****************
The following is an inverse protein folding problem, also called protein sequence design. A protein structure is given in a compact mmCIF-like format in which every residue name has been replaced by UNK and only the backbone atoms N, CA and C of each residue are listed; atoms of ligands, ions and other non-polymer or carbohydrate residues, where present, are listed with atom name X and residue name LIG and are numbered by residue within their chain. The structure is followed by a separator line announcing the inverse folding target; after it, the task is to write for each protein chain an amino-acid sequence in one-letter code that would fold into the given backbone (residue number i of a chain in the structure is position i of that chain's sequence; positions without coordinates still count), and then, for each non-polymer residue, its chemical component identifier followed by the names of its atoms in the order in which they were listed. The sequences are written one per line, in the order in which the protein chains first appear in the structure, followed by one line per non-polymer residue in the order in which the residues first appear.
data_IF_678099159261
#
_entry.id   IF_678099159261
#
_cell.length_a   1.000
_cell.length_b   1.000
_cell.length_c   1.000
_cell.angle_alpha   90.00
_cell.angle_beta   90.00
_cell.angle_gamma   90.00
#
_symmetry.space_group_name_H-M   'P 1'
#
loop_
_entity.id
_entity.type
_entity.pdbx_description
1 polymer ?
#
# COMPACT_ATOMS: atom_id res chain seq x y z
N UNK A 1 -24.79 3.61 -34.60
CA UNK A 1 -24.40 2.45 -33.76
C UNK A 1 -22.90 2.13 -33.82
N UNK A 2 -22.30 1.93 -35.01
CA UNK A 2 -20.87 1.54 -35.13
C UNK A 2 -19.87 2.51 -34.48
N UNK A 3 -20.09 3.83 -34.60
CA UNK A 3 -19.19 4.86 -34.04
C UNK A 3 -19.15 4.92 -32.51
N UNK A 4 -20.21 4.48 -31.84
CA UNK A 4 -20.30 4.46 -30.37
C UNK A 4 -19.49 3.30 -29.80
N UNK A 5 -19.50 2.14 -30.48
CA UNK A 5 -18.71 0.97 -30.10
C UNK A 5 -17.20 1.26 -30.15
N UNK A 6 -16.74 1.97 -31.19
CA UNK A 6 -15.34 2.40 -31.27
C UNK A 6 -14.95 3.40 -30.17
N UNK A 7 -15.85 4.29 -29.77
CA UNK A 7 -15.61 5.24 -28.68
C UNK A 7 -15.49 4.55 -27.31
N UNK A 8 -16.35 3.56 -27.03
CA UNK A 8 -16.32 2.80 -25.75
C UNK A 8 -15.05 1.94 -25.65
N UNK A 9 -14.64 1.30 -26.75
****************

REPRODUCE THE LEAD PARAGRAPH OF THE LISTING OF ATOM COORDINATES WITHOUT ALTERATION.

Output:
The following is an inverse protein folding problem, also called protein sequence design. A protein structure is given in a compact mmCIF-like format in which every residue name has been replaced by UNK and only the backbone atoms N, CA and C of each residue are listed; atoms of ligands, ions and other non-polymer or carbohydrate residues, where present, are listed with atom name X and residue name LIG and are numbered by residue within their chain. The structure is followed by a separator line announcing the inverse folding target; after it, the task is to write for each protein chain an amino-acid sequence in one-letter code that would fold into the given backbone (residue number i of a chain in the structure is position i of that chain's sequence; positions without coordinates still count), and then, for each non-polymer residue, its chemical component identifier followed by the names of its atoms in the order in which they were listed. The sequences are written one per line, in the order in which the protein chains first appear in the structure, followed by one line per non-polymer residue in the order in which the residues first appear.